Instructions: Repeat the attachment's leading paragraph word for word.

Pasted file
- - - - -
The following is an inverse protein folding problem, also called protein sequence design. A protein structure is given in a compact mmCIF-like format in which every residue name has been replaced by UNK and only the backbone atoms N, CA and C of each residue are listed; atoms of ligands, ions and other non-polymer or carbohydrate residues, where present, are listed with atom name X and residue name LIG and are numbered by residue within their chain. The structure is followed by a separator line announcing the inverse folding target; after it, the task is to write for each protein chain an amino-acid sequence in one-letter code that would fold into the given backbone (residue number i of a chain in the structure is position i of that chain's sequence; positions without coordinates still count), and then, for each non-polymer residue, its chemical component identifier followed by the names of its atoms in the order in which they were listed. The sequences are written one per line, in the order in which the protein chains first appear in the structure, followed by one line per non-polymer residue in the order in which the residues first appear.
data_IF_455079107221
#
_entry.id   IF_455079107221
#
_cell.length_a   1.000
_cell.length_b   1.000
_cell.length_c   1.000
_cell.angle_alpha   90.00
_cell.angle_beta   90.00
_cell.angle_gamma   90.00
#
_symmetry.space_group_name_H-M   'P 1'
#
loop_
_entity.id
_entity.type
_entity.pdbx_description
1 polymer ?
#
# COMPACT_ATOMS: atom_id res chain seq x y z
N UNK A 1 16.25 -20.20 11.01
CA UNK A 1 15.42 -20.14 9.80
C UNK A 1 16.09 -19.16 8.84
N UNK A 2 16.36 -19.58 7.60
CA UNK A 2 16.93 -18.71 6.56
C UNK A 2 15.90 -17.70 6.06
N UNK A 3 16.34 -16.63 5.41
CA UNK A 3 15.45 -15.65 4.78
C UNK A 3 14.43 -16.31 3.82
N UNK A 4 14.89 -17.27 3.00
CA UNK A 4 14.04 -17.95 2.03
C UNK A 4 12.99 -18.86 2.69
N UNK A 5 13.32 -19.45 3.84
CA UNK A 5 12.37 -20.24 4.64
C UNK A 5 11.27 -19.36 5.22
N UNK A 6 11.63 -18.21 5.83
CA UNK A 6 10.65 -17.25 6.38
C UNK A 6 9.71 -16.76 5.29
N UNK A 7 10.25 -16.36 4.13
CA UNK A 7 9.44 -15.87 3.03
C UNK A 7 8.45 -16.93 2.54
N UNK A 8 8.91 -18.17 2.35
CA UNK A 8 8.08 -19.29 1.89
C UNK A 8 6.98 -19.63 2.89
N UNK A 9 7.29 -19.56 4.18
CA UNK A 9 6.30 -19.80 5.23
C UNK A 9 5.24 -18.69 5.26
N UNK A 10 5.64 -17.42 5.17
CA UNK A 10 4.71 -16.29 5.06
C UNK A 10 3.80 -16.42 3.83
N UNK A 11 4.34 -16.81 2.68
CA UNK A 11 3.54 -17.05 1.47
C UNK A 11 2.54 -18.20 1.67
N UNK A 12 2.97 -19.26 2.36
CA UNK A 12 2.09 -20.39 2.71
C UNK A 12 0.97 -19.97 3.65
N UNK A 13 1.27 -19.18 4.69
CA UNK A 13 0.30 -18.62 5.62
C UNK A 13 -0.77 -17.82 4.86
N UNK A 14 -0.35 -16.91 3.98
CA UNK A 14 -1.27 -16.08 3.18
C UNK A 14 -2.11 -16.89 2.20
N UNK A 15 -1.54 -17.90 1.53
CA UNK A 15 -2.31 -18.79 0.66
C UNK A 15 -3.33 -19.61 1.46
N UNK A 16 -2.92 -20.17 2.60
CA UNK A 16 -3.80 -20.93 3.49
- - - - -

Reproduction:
The following is an inverse protein folding problem, also called protein sequence design. A protein structure is given in a compact mmCIF-like format in which every residue name has been replaced by UNK and only the backbone atoms N, CA and C of each residue are listed; atoms of ligands, ions and other non-polymer or carbohydrate residues, where present, are listed with atom name X and residue name LIG and are numbered by residue within their chain. The structure is followed by a separator line announcing the inverse folding target; after it, the task is to write for each protein chain an amino-acid sequence in one-letter code that would fold into the given backbone (residue number i of a chain in the structure is position i of that chain's sequence; positions without coordinates still count), and then, for each non-polymer residue, its chemical component identifier followed by the names of its atoms in the order in which they were listed. The sequences are written one per line, in the order in which the protein chains first appear in the structure, followed by one line per non-polymer residue in the order in which the residues first appear.